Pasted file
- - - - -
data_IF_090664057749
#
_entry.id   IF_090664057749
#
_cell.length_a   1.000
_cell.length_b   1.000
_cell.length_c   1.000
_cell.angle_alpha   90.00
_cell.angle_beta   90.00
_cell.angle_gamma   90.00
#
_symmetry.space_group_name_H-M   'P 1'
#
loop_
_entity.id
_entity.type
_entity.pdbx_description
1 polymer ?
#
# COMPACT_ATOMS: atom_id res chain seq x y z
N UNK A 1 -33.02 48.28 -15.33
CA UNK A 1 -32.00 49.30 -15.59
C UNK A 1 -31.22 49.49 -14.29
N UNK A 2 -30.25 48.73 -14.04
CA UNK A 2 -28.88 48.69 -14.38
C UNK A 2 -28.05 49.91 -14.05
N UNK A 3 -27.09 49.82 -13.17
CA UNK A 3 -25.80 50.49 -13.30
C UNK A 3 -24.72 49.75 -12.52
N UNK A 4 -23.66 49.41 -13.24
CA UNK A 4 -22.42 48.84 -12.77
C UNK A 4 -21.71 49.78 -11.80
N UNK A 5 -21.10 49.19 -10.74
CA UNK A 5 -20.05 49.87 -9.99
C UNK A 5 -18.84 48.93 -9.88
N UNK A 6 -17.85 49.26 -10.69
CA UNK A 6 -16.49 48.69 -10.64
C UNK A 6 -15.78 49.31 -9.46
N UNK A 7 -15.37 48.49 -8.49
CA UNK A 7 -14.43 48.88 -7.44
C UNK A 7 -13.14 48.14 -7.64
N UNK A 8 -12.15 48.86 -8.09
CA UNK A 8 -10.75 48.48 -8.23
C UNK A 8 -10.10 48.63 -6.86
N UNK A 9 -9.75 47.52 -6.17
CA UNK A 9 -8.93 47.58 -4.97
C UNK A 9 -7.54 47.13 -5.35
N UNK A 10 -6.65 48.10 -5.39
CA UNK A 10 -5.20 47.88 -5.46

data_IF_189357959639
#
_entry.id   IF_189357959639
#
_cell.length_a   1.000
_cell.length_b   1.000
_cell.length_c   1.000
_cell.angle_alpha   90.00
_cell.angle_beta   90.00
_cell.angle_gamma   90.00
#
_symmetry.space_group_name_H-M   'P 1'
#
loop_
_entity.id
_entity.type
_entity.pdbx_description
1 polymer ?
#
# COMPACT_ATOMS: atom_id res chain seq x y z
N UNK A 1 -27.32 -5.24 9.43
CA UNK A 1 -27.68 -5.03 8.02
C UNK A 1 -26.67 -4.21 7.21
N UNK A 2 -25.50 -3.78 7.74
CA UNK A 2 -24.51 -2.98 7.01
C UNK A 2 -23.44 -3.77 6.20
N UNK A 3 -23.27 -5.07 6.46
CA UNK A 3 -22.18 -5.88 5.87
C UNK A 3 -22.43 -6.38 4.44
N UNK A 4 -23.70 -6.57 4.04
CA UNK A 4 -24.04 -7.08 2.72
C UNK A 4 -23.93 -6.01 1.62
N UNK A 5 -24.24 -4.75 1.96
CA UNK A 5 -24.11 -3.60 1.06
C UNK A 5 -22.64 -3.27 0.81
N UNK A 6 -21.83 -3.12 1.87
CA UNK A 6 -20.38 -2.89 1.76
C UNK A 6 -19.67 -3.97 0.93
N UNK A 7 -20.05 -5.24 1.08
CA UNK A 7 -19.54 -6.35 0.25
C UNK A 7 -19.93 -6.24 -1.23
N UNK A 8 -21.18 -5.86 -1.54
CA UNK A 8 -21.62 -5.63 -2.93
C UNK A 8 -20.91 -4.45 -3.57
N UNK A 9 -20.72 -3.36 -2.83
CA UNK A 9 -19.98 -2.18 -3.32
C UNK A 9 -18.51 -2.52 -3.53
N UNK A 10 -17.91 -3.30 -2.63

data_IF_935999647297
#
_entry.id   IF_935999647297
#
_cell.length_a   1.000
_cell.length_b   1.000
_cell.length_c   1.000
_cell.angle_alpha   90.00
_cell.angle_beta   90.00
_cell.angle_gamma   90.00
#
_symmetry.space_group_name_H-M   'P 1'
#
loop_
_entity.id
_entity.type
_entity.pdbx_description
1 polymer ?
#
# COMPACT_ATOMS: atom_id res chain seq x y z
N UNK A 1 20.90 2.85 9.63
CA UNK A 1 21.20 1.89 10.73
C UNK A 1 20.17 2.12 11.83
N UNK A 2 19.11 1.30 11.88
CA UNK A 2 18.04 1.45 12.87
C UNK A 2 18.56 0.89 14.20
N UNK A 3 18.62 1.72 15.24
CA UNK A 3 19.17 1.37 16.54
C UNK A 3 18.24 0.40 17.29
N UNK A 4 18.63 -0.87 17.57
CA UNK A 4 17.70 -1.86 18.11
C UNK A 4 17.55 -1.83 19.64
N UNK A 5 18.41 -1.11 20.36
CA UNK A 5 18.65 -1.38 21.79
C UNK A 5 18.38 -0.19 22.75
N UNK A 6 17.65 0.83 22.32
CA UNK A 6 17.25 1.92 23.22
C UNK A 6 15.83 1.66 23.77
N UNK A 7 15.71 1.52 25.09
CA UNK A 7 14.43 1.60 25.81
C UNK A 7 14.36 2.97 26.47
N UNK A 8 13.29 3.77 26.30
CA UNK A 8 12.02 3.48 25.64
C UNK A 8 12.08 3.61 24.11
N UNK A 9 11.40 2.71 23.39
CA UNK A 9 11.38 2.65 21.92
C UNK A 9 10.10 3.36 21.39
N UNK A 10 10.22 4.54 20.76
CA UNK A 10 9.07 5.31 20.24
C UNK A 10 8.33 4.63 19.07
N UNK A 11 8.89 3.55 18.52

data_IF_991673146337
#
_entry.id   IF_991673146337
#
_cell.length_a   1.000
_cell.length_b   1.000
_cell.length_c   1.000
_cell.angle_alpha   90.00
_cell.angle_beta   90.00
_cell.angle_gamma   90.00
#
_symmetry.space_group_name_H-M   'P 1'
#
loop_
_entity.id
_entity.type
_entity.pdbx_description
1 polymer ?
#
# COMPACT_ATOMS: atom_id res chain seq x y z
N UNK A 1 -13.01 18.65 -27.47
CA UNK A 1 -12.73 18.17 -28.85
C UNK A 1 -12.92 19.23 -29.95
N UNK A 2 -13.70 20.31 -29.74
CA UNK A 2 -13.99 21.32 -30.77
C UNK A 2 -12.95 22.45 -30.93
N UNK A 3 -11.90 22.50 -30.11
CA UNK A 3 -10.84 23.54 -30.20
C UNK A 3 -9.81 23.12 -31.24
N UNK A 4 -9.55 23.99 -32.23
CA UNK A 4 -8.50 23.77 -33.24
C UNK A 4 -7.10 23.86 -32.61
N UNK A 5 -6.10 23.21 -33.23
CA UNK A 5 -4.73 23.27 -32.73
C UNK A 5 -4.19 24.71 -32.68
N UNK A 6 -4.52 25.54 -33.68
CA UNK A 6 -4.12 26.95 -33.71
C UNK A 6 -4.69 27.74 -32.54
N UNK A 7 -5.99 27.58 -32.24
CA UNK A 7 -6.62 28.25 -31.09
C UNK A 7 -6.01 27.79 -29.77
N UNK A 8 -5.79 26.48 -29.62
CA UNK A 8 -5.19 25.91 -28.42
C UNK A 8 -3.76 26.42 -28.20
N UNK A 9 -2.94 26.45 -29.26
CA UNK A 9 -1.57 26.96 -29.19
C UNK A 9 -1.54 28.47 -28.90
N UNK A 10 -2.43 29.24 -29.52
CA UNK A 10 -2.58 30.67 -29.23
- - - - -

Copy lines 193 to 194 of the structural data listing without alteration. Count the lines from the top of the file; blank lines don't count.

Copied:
N UNK A 9 -2.94 26.45 -29.26
CA UNK A 9 -1.57 26.96 -29.19